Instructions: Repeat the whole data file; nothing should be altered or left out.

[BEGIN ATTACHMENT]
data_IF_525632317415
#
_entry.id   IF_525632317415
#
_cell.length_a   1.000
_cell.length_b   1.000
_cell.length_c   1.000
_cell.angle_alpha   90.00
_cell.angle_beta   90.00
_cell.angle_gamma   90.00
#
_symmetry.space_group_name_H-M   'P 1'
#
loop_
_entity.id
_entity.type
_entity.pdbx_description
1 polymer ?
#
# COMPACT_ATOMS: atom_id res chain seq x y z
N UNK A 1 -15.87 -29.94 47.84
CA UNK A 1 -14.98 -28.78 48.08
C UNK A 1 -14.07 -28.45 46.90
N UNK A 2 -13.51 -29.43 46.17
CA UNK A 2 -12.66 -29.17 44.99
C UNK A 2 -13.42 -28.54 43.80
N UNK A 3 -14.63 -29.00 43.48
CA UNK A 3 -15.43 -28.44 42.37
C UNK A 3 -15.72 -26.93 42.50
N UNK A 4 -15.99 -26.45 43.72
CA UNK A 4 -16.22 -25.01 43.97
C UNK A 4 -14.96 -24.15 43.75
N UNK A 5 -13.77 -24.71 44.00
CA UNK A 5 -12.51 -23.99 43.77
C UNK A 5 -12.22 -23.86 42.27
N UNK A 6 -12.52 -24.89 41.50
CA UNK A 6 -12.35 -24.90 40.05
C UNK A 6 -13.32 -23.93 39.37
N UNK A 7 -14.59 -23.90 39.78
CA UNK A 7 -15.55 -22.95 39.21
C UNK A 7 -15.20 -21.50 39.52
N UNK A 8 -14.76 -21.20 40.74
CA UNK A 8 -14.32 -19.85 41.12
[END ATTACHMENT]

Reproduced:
data_IF_525632317415
#
_entry.id   IF_525632317415
#
_cell.length_a   1.000
_cell.length_b   1.000
_cell.length_c   1.000
_cell.angle_alpha   90.00
_cell.angle_beta   90.00
_cell.angle_gamma   90.00
#
_symmetry.space_group_name_H-M   'P 1'
#
loop_
_entity.id
_entity.type
_entity.pdbx_description
1 polymer ?
#
# COMPACT_ATOMS: atom_id res chain seq x y z
N UNK A 1 -15.87 -29.94 47.84
CA UNK A 1 -14.98 -28.78 48.08
C UNK A 1 -14.07 -28.45 46.90
N UNK A 2 -13.51 -29.43 46.17
CA UNK A 2 -12.66 -29.17 44.99
C UNK A 2 -13.42 -28.54 43.80
N UNK A 3 -14.63 -29.00 43.48
CA UNK A 3 -15.43 -28.44 42.37
C UNK A 3 -15.72 -26.93 42.50
N UNK A 4 -15.99 -26.45 43.72
CA UNK A 4 -16.22 -25.01 43.97
C UNK A 4 -14.96 -24.15 43.75
N UNK A 5 -13.77 -24.71 44.00
CA UNK A 5 -12.51 -23.99 43.77
C UNK A 5 -12.22 -23.86 42.27
N UNK A 6 -12.52 -24.89 41.50
CA UNK A 6 -12.35 -24.90 40.05
C UNK A 6 -13.32 -23.93 39.37
N UNK A 7 -14.59 -23.90 39.78
CA UNK A 7 -15.55 -22.95 39.21
C UNK A 7 -15.20 -21.50 39.52
N UNK A 8 -14.76 -21.20 40.74
CA UNK A 8 -14.32 -19.85 41.12